Revit Family Exercise: Creating Brick Soldiers

Revit Family Exercise: Creating Brick Soldiers

Before we continue our Revit family tutorial, we are going to do a little exercise, creating window with sill, keystone, and tilt soldiers. To make this different with the previous tutorial, we are going to create an arc form for the top of this window.

Modifying The Window Opening

Create a new Revit family. Use Metric Window.rft as the template. This window template is a rectangular window. We need to modify the opening before we continue. Move your pointer above the opening. Wait until you see the tooltip. If it says opening cut, then click your mouse to select it. If it says wall, press [tab] once to cycle between overlapping object. You should see the tooltip change to opening cut.


After you select the opening cut, you will see contextual tab on Revit ribbon. Click edit sketch to modify it.


In the contextual tab, draw panel, change the draw mode to center-ends arc. Click the line mid point, and its end points to create an arc. Make sure you snap it to the end points!


Activate modify tool. Select the horizontal line at the top most of the opening cut. Press [del] to delete it.

Creating Window Frame and Window Panel

Let us not go too detail in this section. I believe you already know how to do it. This tutorial is an exercise anyway 🙂 We will learn a little trick to create a chain of line from existing objects as reference.

Creating Window Frame

Make sure you are still in exterior elevation view. Create a solid extrusion. You will go to the sketch/drawing mode. Change the drawing mode to pick lines.


Move you pointer above the opening edge. Press [tab] until you see the whole edges highlighted. Click your mouse. Pressing [tab] will do two things: either cycle between overlapping object or select chain of lines.

Now activate offset.


Change the offset value in option bar to 50. Move your pointer above the lines you created before. Press [tab] to highlight the whole lines, then click your mouse.


The last one: change the extrusion height to 150. You can do it in extrusion properties. Don’t forget to test your model! Try to change the width and height to see if the window frame also adjusted.

Save your Revit family.

Creating Window Panel

This is going to be your challenge: create a window panel. You can create anything you like, consider this is an exercise! We have created a simple door panel before, you can use it as reference. Or you probably want to save it for your exercise later.

Creating Window Accessories

It doesn’t matter how you create the window panel. I’m not creating it, and it won’t affect our exercise later.

How Detail Will You Go?

Before we create the windows’ accessories (I’m not sure I’m using the correct terminology… am I?), I will ask you a question: how many details you want to put in your family? It is not always a good practice to create everything in 3D. It can consume more computer resources, more work to do, and harder to control in parametric family. We are going to simplify this by using simple extrusion and sweep, then add pattern/model lines.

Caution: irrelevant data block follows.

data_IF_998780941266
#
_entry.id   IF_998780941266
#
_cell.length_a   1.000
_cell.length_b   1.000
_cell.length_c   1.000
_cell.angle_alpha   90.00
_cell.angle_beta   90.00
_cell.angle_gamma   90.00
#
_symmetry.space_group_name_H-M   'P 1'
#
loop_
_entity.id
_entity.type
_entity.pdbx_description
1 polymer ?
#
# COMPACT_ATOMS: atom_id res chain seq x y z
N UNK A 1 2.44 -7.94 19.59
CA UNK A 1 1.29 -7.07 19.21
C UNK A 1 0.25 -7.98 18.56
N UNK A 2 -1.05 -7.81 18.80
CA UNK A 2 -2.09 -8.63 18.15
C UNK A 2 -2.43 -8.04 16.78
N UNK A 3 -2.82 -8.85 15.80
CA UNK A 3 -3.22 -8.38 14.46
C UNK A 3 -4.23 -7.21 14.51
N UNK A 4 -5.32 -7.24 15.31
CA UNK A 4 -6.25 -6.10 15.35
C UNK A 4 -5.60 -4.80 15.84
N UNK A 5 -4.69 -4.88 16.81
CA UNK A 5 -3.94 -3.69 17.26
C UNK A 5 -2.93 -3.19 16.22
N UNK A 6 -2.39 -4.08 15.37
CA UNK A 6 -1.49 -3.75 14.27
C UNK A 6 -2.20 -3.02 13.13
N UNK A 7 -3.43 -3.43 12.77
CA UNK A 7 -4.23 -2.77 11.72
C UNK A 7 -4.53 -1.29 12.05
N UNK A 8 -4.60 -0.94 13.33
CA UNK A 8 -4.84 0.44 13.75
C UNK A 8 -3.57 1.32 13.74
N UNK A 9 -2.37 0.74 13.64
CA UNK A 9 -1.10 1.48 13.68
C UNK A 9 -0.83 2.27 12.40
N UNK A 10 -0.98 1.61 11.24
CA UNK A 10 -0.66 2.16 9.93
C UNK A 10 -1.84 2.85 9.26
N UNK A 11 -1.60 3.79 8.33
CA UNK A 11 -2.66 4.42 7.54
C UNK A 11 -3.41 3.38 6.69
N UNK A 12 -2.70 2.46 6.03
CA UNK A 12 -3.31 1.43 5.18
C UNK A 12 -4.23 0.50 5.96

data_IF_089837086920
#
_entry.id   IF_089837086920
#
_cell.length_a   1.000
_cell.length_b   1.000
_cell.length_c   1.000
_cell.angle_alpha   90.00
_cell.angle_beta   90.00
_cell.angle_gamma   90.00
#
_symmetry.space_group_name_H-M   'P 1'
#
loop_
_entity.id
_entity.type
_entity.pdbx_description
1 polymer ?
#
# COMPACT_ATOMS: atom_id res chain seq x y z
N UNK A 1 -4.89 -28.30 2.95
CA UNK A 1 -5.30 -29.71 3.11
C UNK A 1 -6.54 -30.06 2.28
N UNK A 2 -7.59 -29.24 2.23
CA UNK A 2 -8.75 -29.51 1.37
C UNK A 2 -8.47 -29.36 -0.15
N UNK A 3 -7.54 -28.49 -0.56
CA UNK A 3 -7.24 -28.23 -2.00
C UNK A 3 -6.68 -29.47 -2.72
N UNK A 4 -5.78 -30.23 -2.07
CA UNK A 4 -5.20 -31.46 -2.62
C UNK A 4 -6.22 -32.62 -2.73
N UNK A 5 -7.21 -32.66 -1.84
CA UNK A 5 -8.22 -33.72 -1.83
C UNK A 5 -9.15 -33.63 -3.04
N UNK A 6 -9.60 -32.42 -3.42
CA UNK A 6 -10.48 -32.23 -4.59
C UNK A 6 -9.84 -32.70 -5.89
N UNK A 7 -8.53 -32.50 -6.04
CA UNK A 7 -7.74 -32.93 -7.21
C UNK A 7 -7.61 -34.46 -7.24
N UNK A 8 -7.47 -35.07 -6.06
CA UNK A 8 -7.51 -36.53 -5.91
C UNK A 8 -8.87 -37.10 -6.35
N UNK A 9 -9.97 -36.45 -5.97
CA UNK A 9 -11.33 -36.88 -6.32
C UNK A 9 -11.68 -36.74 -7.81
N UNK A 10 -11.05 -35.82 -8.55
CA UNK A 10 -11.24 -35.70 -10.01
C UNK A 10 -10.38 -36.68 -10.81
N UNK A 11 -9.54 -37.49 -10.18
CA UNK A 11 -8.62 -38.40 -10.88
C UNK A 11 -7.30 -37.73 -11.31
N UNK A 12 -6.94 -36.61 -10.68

So basically you need to consider two things when creating family:

  1. Do you want this family has different types (i.e. sizes) or only this form and size? This is related to whether you need to use parameters or not. If you only need it in one size, don’t bother to create tons of parameters. Even if you need the family in different sizes, sometimes it is easier to create non-parametric family and create separate families. If you’ve spent a lot of time thinking how you can make your family fully parametric, you probably already should be able to create 3-4 non-parametric families. So don’t waste your time with the parameters if it’s too complicated.
  2. How many 3D details you want to create? If you don’t need to create the details in 3D, then you better don’t. You can use pattern, model lines, or rendering materials to achieve the effects you want. Unless creating it in 3D is easier, then create it in 3D.

Creating Side Brick Soldiers

We are going to create 3 separate brick soldiers. One for the arc brick soldier, one for the side brick soldiers, and the last one for the tilted brick soldier.

Open exterior elevation view. And then change your active work plane to interior side. Refer how to do it to our previous tutorial. Create a solid extrusion. Draw a rectangular profile with 100mm width, and its height matching the window height. Remember to snap it to windows points. This will make sure the brick soldier height will be adjusted when we change the window height.

Select the rectangle, and click pick mirror axis from contextual ribbon tab.


Pick the center reference plane. Your extrusion profile should look like this.


Define the extrusion height to -250mm.

Now we need to define the brick material. Click extrusion properties. In the opened dialog box, click the material field, and click the ‘…’ button next to it. You have to click the field first before you can see the button. It’s not the one in formula column!